House Redistricting Committee Chair Rep. Bonnie Rich speaks to fellow lawmakers after they approved new House maps in November. The governor signed the maps into law Thursday, prompting at least three legal challenges. Ross Williams/Georgia Recorder (2021 file photo)
Gov. Brian Kemp signed Georgia’s new political maps into law Thursday, immediately sparking legal challenges over plans that would solidify the GOP advantage in the state legislature and congressional delegation.
Lawmakers approved the new maps along party lines during a special session last month.
The nonpartisan Princeton Gerrymandering project gave the state House map a B, the state Senate map an F and the congressional map a C, citing a lack of competitiveness and advantages to Republican candidates in each.
In Congress, Marietta Democratic U.S. Rep. Lucy McBath’s district was redrawn to be much friendlier to a Republican candidate, and she has announced plans to run instead in the neighboring 7th District, currently represented by fellow Democrat Carolyn Bourdeaux, though both now live beyond the newly drawn boundaries.
Whoever wins, Georgia’s congressional representation is likely to become more Republican after next year’s midterm election, with the tilt expected to increase from 8-to-6 to 9-to-5.
It’s not illegal to bolster one party’s advantage in the once-a-decade redistricting process to strengthen their party’s position, and politicians almost always do so. But drawing maps that reduce the voting power of minorities does violate the 1965 Voting Rights Act, and in a federal lawsuit filed Thursday, a group of organizations led by the American Civil Liberties Union of Georgia allege the state did just that. It was one of at least three lawsuits filed.
The ACLU’s lawsuit, which focuses on the state legislature, alleges that the state ignored the growing number of Black Georgians represented in the 2020 Census, especially to the southwest of Atlanta and near Augusta.
“In both the southern Metro Atlanta region and the Augusta region, we’ve seen explosive population growth in the Black community over the last 10 years, so the new maps have to reflect that growth,” said ACLU of Georgia Legal Director Sean Young.
“But instead, the politicians who drew the maps seem to have frozen Black political power as if it were still 2010. The mapmakers failed to create new districts that would give these new Black voters additional opportunity to elect candidates of choice.”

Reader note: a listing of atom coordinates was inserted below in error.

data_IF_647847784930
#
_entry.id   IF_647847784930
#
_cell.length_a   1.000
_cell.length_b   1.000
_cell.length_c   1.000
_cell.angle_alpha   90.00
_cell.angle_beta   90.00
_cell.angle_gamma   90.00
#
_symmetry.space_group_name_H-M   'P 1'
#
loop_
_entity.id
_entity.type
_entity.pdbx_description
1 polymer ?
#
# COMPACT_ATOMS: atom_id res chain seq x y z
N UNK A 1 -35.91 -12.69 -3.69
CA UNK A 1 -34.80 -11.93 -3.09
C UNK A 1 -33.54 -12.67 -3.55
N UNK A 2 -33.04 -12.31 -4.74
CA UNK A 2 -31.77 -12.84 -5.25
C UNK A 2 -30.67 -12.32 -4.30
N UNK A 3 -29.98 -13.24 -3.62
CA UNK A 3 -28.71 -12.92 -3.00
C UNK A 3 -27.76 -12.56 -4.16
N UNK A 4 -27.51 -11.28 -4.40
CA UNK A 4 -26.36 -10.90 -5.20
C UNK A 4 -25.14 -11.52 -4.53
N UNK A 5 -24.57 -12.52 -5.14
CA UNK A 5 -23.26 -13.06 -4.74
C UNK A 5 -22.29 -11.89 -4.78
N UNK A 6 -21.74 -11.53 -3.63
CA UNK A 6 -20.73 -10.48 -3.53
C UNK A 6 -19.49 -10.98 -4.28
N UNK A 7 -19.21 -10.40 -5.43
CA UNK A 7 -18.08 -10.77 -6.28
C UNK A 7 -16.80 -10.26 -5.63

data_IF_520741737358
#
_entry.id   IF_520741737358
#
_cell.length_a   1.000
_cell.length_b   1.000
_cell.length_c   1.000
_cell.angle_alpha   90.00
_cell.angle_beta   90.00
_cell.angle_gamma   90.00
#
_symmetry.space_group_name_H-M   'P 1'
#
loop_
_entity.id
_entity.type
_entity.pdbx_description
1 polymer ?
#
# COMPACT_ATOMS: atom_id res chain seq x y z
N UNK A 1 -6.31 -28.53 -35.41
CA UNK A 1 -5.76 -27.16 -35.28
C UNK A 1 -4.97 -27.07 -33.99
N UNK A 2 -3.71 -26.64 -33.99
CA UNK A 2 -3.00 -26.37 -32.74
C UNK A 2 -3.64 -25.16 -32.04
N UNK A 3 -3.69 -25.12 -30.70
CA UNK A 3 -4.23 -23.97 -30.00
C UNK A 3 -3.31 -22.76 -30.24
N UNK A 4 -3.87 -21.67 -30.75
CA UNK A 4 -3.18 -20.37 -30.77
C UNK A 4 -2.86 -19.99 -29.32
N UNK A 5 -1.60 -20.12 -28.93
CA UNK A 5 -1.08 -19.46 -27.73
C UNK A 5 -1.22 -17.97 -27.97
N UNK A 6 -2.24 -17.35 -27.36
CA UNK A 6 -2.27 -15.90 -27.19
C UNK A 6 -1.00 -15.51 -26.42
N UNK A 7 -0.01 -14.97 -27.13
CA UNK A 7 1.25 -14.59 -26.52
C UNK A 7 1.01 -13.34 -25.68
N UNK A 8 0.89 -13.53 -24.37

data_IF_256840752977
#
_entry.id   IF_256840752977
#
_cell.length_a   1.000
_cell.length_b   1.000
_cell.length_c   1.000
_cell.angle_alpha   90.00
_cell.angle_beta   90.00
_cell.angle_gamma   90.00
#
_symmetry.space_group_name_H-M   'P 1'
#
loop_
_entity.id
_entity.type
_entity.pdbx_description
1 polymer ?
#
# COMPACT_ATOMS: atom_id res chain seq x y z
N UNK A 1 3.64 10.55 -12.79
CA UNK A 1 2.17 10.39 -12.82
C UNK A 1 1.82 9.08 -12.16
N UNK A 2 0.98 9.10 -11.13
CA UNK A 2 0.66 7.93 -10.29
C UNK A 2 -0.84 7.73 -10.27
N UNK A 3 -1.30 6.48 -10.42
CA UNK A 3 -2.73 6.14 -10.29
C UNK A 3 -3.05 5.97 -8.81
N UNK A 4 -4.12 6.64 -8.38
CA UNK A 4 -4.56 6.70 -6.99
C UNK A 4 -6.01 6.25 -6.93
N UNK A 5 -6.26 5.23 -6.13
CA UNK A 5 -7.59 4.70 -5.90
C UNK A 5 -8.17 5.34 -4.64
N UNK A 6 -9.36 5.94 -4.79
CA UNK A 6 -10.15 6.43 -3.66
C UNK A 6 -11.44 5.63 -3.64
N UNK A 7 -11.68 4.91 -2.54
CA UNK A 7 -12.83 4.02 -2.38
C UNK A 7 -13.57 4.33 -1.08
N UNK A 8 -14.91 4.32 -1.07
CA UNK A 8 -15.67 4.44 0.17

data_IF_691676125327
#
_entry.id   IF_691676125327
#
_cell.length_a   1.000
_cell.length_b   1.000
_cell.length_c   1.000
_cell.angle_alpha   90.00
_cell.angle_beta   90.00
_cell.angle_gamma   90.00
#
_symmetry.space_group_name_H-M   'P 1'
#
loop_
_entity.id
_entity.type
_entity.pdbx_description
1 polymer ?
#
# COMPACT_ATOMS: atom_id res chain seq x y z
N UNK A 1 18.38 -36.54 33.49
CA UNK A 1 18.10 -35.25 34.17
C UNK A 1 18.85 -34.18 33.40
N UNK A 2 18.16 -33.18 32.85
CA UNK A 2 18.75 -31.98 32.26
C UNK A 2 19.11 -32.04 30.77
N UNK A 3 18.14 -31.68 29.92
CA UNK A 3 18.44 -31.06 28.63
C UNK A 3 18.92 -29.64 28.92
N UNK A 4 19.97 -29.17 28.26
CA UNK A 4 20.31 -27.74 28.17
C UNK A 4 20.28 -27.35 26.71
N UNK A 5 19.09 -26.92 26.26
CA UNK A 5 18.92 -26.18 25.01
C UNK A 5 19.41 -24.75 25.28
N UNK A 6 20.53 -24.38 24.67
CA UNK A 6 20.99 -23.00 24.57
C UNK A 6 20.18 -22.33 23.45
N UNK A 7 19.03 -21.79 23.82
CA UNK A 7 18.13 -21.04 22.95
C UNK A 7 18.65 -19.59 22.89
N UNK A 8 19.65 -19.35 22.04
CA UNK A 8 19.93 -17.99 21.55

Georgia Democrats were quick to respond to the governor signing the maps into law, calling the maps “a slap in the face to democracy and the people of Georgia.”
“Make no mistake – the maps signed into law today are part and parcel of Georgia Republicans’ voter suppression campaign, which seeks to silence millions of Georgians’ voices for the sake of clinging to power,” said Scott Hogan, executive director of the Democratic Party of Georgia. “Republicans are terrified of Georgia voters, and they know the only way they can win is by rigging the system.”
Throughout the session, Republicans repeatedly dismissed accusations that their maps diminished the Black vote as political theater.
“The maps that the Senate has drawn comply with the Voting Rights Act,” said Suwanee Republican state Rep. Bonnie Rich, who chaired the House Redistricting Committee. “I know this because we have worked on this process together. We have engaged legal counsel, who are experts in this field. We are confident that the maps comply with the Voting Rights Act.”
The mapmakers were limited to drawing maps that include equal populations, and they prioritized respecting county and city boundaries as well as other communities of interest, GOP leaders said, and the work was made more difficult by a rapidly growing metro Atlanta combined with population shrinkage in rural Georgia.
But if the court finds the maps dilute the power of the Black vote, it will not matter whether the Republicans who held the pen had good intentions, Young said.
“Section Two was amended to prevent politicians from watering down the voting power of Black voters,” he said. “The reason the intent issue is so important is because, generally speaking, it can be more difficult to prove that politicians acted with discriminatory intent, so Section Two of the Voting Rights Act makes clear that intent need not be proven.”
The governor’s office declined to comment on the signing or the legal challenges Thursday.
In a press release, the ACLU lamented Kemp’s delay in signing the maps.
“The challenged maps were approved by the General Assembly before Thanksgiving, over a month ago, yet the governor delayed his formal signature until the last possible moment, dramatically shortening the time that courts will have to evaluate their legality before the March filing deadline for the 2022 primary elections.”
The ACLU’s challenge requests the court to prevent the state from holding elections under the new maps and set a deadline for the legislature to adopt new plans or order an interim plan for the 2022 elections.
“Generally speaking, when you’re successful in demonstrating that a map violates the Voting Rights Act, the federal court does give the legislature the first crack at fixing it,” Young said. “But if there’s not enough time for the legislature to fix it, or the legislature drags its feet, then the court steps in and draws the map.”
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